Nice papers (!)
April 22, 2010 § Leave a comment
The Disgruntled Sociologist read two recent AJS papers last night and actually somewhat enjoyed them. This was after TDS had nearly given up hope upon – what with the Jason Beckfield article in a recent issue that had something like 11 figures, all of them maps of the world with incoherent scribbles all over them. Apparently this was a network diagram of the world system. Impossible to make heads or tails of (or to tell the difference between them). Amusing, though, that the article referred to the figures as if they were in color.
In any case, TDS should focus on the good news.
First, the winner for best title in a very, very, very long time is Rick Grannis, for “Six Degrees of Who Cares?” The whole six degrees of separation / small world stuff has gotten out of hand in recent years. Nay, it has been out of hand since Watts’s 1999 article. Mathematically elegant and all, even beautiful.
But the scope conditions for that stuff are pretty constraining; most importantly, that everyone be connected in one giant component (i.e., everyone is reachable). If in fact everyone is connected in this way, then small world effects are pretty cool. But of course the literature has taken off on the assumption that the world is connected in this way. Everyone forgets that 70% of Milgram’s letters did not reach their destination.
And what Grannis does a nice job of showing is that this is a pretty strong assumption; more importantly, he shows that very small differences or errors in the measurement of ties can have a huge effect on whether or not we can identify a giant component. The examples involving PhD flows between departments are particularly nice. A lone voice in the wilderness advocating conservatism in measurement.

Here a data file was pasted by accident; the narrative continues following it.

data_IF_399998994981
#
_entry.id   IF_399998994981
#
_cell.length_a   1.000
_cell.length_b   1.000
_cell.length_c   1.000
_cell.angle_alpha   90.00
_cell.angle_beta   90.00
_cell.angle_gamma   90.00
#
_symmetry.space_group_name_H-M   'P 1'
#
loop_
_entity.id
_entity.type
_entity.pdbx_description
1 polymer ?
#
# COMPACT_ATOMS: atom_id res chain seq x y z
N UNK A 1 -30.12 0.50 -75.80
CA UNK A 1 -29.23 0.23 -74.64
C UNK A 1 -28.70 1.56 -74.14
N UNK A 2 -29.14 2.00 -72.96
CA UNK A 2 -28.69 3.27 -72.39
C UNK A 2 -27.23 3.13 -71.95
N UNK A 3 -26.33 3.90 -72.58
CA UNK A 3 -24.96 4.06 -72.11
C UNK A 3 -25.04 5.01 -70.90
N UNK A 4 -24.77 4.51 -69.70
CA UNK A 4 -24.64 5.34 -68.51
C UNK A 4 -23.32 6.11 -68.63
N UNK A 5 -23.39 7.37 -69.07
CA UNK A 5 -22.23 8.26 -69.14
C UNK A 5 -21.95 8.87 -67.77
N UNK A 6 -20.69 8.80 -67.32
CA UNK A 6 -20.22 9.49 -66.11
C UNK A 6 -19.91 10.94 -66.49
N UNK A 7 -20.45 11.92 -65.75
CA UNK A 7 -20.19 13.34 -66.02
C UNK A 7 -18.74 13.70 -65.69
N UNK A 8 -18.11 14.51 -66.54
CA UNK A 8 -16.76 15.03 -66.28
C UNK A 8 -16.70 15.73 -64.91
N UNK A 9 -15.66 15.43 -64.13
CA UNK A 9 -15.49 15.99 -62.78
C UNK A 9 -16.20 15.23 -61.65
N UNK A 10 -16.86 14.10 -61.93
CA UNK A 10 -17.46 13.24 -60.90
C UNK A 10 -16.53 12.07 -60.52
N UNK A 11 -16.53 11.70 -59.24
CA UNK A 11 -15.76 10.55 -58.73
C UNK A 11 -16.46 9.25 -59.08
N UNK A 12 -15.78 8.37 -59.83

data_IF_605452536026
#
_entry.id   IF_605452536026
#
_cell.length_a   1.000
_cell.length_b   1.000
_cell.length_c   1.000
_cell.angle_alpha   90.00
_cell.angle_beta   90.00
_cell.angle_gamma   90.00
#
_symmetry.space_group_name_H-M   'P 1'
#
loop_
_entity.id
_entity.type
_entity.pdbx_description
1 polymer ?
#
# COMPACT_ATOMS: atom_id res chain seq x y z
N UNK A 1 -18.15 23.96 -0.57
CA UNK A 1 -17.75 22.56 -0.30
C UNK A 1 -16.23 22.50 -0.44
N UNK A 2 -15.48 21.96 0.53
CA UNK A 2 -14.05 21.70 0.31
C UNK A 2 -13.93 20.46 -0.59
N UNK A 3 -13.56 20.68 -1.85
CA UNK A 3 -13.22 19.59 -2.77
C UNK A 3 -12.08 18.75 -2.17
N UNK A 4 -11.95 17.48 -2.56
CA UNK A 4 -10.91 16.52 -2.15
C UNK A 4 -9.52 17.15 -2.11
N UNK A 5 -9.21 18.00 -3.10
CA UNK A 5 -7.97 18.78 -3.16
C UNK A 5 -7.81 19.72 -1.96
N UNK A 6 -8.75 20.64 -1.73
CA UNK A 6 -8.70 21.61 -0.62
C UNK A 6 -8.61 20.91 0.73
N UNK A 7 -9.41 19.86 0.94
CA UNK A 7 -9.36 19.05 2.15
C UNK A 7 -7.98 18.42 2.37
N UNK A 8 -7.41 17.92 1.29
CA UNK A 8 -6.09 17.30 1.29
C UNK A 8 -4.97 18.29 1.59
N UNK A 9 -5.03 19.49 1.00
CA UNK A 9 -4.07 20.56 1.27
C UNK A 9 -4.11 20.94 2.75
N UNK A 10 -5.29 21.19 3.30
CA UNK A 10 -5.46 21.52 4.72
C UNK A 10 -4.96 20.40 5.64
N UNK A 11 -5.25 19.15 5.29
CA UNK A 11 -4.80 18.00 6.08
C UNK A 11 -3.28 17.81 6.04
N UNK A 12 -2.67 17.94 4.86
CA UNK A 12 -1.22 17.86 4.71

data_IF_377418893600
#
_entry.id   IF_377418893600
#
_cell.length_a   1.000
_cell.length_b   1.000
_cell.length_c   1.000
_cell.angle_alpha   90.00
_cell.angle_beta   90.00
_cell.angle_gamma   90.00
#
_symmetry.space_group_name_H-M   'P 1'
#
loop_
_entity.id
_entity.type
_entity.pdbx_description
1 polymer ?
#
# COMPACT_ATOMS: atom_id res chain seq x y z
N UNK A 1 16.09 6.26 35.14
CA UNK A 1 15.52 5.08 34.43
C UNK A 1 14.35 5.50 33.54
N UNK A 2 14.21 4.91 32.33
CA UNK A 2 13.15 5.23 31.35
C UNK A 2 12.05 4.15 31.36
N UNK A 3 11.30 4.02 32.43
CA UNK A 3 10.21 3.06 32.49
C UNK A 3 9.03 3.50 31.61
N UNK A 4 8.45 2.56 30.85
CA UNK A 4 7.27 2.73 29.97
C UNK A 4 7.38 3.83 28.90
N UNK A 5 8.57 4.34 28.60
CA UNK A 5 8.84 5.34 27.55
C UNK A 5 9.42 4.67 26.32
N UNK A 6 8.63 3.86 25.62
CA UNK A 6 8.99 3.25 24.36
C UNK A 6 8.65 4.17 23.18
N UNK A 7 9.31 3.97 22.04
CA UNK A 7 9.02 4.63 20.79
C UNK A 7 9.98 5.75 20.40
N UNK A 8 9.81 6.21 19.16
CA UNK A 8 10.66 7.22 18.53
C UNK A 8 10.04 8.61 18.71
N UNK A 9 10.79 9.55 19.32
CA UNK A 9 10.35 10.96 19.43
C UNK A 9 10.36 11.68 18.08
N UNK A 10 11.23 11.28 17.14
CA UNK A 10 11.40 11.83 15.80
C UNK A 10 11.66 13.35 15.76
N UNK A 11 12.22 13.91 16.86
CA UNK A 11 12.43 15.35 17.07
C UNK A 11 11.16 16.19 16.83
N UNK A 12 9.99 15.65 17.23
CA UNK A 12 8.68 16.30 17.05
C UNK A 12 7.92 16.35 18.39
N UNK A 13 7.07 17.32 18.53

Another nice paper, methodologically at least, is by Christine Schwartz, on how changes in marital patterns may have contributed to increasing income inequality in the United States. TDS liked this paper for the clean and sensible empirics. There’s not much in the way of theory. The story is that an increase in the tendency for married partners to be matched in income levels leads to growing income polarization. The nice methodological part is to point out that studying this through simple correlations is problematic, since there is no guarantee that the changes are the same in different parts of the income distribution. So a more flexible log-linear specification is used.
The remarkable fact, which TDS did not know, is that changes in the association of husbands and wives’ incomes account for 25-30% of the increase in inequality. That seems huge. Maybe even too huge, but TDS doesn’t have a story for why, and it seems in line with other work.
In any case, nice to know that sometimes good stuff does get published.